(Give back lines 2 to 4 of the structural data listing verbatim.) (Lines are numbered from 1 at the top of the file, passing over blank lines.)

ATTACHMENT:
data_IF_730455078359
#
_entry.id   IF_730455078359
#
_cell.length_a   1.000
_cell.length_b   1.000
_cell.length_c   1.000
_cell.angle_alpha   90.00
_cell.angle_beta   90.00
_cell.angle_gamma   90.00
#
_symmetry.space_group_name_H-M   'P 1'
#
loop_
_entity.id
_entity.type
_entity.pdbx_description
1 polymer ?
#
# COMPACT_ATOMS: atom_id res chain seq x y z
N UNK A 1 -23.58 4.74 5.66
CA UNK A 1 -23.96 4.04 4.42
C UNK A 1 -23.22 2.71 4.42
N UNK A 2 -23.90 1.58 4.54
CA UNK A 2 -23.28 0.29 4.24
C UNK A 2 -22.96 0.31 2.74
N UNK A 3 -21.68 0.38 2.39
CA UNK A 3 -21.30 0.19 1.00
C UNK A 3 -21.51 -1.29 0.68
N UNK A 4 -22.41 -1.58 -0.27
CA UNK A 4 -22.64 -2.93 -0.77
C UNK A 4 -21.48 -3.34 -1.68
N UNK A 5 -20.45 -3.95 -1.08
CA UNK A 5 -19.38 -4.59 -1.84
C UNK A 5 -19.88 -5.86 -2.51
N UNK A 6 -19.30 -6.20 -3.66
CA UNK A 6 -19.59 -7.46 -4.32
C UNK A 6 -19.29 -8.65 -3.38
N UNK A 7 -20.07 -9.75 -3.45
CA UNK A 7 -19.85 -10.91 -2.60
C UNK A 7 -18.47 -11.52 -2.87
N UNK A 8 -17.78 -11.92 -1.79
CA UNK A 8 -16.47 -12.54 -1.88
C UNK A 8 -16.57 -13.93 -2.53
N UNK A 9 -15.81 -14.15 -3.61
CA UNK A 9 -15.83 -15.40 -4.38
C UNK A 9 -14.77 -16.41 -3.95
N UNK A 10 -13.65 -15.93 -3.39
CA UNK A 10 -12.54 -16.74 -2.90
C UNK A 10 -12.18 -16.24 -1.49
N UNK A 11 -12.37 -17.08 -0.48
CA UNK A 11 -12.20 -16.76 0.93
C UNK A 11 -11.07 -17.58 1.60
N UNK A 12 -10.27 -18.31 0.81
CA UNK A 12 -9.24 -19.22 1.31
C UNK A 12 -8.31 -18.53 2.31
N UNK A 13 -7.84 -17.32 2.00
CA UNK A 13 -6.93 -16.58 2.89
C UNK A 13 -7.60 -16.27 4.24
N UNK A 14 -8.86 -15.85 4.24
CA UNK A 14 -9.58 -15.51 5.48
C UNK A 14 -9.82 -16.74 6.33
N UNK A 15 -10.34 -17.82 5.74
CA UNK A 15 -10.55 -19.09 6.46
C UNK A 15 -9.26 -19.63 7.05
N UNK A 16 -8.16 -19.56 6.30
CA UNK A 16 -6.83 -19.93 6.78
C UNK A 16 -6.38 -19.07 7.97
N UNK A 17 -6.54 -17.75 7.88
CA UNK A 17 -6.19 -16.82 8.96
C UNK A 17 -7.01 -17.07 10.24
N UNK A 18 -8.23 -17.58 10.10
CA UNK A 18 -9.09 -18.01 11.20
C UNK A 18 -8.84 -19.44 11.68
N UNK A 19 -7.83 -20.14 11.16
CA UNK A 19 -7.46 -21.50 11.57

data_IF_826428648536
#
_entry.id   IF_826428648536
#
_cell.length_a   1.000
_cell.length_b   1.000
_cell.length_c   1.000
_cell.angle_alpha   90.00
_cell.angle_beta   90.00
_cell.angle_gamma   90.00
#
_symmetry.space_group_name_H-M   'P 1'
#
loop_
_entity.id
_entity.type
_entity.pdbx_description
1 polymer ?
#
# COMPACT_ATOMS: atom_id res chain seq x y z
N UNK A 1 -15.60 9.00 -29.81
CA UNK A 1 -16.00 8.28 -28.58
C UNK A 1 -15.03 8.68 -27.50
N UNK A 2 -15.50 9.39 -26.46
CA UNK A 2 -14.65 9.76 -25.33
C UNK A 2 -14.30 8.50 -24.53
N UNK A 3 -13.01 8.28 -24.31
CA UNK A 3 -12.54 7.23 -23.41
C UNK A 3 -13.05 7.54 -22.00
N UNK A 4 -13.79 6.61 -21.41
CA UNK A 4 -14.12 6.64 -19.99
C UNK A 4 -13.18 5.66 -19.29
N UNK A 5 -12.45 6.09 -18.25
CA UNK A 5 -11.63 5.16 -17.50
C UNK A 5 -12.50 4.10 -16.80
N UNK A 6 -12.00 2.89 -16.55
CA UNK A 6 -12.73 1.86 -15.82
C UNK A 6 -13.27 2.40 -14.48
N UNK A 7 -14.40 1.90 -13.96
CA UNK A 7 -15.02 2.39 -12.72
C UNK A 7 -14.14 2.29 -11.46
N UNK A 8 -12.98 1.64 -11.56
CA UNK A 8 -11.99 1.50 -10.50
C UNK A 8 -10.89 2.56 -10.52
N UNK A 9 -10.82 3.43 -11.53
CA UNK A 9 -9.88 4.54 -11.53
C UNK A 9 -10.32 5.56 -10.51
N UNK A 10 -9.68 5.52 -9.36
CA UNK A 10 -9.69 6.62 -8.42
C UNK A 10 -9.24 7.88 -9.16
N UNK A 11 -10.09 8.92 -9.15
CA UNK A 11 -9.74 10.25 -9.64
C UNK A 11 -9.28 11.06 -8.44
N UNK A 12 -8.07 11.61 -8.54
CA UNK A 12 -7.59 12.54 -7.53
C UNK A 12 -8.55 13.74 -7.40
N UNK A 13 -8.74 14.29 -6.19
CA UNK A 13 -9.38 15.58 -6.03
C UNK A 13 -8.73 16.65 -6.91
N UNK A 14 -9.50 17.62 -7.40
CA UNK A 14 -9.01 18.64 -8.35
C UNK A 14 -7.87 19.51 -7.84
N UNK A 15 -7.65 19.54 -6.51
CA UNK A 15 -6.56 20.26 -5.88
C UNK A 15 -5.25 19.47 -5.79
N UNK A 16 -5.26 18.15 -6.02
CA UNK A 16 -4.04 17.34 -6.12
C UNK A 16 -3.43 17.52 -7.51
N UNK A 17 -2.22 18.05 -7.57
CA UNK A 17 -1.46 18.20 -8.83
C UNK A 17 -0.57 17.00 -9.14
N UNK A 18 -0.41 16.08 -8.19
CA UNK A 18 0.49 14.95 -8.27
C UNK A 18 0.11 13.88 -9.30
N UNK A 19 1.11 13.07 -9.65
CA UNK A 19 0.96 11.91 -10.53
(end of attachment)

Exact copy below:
#
_entry.id   IF_730455078359
#